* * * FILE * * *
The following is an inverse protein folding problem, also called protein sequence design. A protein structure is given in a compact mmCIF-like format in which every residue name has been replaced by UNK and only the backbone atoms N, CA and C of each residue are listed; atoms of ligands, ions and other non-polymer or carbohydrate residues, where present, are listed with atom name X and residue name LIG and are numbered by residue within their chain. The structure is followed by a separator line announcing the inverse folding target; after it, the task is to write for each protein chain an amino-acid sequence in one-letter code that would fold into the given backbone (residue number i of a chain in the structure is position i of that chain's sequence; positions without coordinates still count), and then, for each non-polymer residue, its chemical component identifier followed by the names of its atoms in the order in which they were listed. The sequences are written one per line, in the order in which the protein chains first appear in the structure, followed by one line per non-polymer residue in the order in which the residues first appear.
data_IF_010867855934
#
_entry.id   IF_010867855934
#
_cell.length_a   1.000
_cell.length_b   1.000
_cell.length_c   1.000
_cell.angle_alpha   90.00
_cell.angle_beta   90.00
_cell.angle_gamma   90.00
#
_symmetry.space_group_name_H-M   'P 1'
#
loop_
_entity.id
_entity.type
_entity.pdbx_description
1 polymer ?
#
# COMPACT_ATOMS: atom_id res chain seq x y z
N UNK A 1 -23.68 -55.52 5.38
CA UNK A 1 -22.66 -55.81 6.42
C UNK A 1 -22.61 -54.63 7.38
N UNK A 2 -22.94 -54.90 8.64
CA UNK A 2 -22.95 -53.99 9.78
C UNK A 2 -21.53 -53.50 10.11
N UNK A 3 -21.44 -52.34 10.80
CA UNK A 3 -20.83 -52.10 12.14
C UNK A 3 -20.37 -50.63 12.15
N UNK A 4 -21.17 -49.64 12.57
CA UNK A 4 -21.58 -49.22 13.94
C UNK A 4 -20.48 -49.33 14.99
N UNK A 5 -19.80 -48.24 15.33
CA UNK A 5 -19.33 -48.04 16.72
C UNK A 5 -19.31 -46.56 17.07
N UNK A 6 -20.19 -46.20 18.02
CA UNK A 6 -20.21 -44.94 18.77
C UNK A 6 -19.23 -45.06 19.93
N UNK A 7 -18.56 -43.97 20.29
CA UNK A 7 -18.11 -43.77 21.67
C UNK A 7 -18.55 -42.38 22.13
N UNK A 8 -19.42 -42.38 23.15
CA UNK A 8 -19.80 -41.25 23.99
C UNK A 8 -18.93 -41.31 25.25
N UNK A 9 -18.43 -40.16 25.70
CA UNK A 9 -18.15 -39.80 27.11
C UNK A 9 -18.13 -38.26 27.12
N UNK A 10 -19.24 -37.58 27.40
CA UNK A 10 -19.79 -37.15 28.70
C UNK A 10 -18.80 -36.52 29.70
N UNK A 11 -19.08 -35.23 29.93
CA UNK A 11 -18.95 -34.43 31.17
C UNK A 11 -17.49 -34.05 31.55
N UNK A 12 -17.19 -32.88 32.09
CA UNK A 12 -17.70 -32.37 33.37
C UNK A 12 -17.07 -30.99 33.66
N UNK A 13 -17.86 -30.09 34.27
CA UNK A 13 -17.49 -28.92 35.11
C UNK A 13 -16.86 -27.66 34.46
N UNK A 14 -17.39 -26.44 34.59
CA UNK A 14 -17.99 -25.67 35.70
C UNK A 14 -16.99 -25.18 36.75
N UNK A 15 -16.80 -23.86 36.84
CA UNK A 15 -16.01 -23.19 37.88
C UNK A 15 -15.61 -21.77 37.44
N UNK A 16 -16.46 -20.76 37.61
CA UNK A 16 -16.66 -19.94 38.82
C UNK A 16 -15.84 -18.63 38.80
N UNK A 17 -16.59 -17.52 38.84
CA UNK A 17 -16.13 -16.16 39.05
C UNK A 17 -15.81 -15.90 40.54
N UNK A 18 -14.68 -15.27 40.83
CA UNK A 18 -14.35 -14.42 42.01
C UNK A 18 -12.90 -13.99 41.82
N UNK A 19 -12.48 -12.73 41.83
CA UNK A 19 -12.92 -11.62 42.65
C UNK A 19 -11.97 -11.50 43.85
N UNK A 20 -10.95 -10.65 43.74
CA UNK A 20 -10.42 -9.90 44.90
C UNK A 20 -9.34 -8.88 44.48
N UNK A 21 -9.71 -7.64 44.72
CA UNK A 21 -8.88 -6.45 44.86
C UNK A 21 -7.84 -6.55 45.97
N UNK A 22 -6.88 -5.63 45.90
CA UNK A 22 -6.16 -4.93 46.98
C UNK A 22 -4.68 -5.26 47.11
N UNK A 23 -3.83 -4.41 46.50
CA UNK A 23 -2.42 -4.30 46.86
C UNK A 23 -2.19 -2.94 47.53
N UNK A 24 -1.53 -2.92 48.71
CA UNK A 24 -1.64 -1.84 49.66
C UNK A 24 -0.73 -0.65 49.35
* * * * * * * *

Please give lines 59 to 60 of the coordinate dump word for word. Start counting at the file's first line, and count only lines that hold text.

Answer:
CA UNK A 13 -17.49 -28.92 35.11
C UNK A 13 -16.86 -27.66 34.46